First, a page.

Do Nurses Take Breaks?
This is a simply answer for the most part: NO
Nurses tend to get caught up in their work, regardless of the setting. From direct patient care, to supervision of care, to management and administration, we tend to want to fix things and then look for the next thing to fix. We typically forget about ourselves for the most part.
SO, how many breaks did you take this week????
SO HOW CAN WE FIX THIS?
In order to get nurses to take breaks, they must understand why breaks are important and that they are encouraged to do so.
So Just keep calm and go take a lunch break!
Many times easier said than done..Let's look at what works at some facilities to get nurses to break, but first a closer look at why breaks are important!
Imagine you are in a swim meet, then you go to the track and run without taking a break, drinking water or eating anything. Well, this is exactly what nurses do. We work in high stress situations, resolve them and then move on to the next. Our minds over power our bodies and we push ourselves to be there for our patients and team, very rarely taking the time to replenish our bodies and minds.
Research shows a reduction in overall job performance when we do not eat, drink, and rest for small periods of time. As we become fatigued, our communication skills can be affected. This alone can place the nurse and the patient at risk for errors.
Studies have shown that as little as 47% of nurses take a break away from their patient care responsibilities. This is simply unacceptable. Whether it is to eat, go to the restroom, drink fluids, or walk and clear your rest or rest your eyes for 15 minutes, nurses must break away when possible to recharge the batteries.
Strategies to get nurses off the floor!
I have always liked the buddy system. You cover my patients and I cover yours so we can both eat! Partner early in the shift and make a plan. Communicate during the shift to respond to the unexpected issues that pop up. If you planned to go first but now have to prep your patient for the OR have your partner go first while asking others nurses to soften the blow from absorbing the additional patients.
Keep Nurses out of patient care assignments to circulate and relief the assigned nurses. I worked in a hospital where this worked very well. Of course you need the resources available so this can work. The unit I worked on budgeted for this and it worked very well. The relief nurse would circulate and cover patient care while nurses went to lunch or dinner as well as just off the floor to walk or breathe.
Some organizations set assigned break times with the expectation that you leave and go after a brief report off to the charge or supervisor who will over see the unit. This can be tricky as I was a supervisor involved in this. Many times I had to tell the nurse to go to keep things on schedule. Sometimes the reasons why the nurse did not feel comfortable were valid, others was the nurse simply wanted to stay in their rhythm.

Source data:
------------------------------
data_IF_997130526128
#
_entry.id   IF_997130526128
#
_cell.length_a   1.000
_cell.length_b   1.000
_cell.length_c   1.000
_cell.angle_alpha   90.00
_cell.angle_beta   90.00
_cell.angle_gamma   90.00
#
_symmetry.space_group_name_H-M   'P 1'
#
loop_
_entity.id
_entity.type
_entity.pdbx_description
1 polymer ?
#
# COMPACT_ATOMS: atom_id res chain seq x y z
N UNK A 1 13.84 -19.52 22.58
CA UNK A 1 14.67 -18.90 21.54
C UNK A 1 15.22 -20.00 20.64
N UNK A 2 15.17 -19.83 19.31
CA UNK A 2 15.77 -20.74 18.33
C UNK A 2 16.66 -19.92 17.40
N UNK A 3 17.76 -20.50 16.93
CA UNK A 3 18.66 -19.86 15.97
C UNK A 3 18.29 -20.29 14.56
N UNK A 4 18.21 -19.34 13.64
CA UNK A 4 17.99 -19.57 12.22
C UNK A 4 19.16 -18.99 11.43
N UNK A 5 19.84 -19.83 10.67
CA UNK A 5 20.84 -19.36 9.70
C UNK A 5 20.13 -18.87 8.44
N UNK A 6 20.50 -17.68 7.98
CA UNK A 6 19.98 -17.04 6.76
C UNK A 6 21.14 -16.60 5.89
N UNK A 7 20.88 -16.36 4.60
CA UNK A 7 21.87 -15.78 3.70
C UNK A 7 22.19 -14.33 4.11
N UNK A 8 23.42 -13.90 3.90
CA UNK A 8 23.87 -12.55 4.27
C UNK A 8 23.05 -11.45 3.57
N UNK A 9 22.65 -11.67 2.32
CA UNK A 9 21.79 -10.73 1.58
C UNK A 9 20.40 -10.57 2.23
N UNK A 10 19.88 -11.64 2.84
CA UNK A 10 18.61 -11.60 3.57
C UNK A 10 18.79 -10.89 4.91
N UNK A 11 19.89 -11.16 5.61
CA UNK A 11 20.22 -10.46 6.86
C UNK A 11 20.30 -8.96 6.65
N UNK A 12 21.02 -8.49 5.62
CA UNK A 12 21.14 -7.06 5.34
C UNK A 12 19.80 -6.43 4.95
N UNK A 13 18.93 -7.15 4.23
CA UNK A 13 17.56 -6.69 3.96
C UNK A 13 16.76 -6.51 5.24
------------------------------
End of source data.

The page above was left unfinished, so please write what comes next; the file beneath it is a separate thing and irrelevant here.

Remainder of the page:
Go to your manager and make sure they support breaks on your unit. This is a 2-way street. The manager needs to promote and encourage breaks while the clinical nurse must buy into the fact they should take a break. Next explore opportunities to have per-diem nurses work specific hours to increase staffing levels around break times for all three shifts. Beef up support staff and nursing student presence to help answer call bells while nurses are off the unit.
Some nurses are great at always getting to break, while others can never seem to get off the unit. Explore why this is happening. Most of my experience as a manger after exploring this leads to time management. Strategies to improve time management can lead to having some free time away from the unit. Routine things need to be taken care of promptly in order to deal with the unexpected. Taking a break needs to be the new norm for these nurses!
Best Pay Practices:
If a nurse does miss a 30 minute lunch or diner break, they must be paid for it. Encouraging and improving conditions for nurses to take breaks is the ultimate goal, however if a nurse simply can't leave their patients they must be paid for this time worked.
I ask staff to simply fill out a missed meal form to simply allow me to look at trends, patterns, and see it things can be improved. With this being said, some staff simply like to miss meals to collect that extra few hours a week. Not a good strategy, Again this places both you and the patient at risk due to fatigue.
Take your break nurses! After all, we are all only human
I would like to hear from you!
What are strategies that work for you to get off the floor and have a break! I would love to hear what is working out there so I can pass it on to our fellow nurses.
Tell us how you are able to take breaks! What works and well, what doesn't work?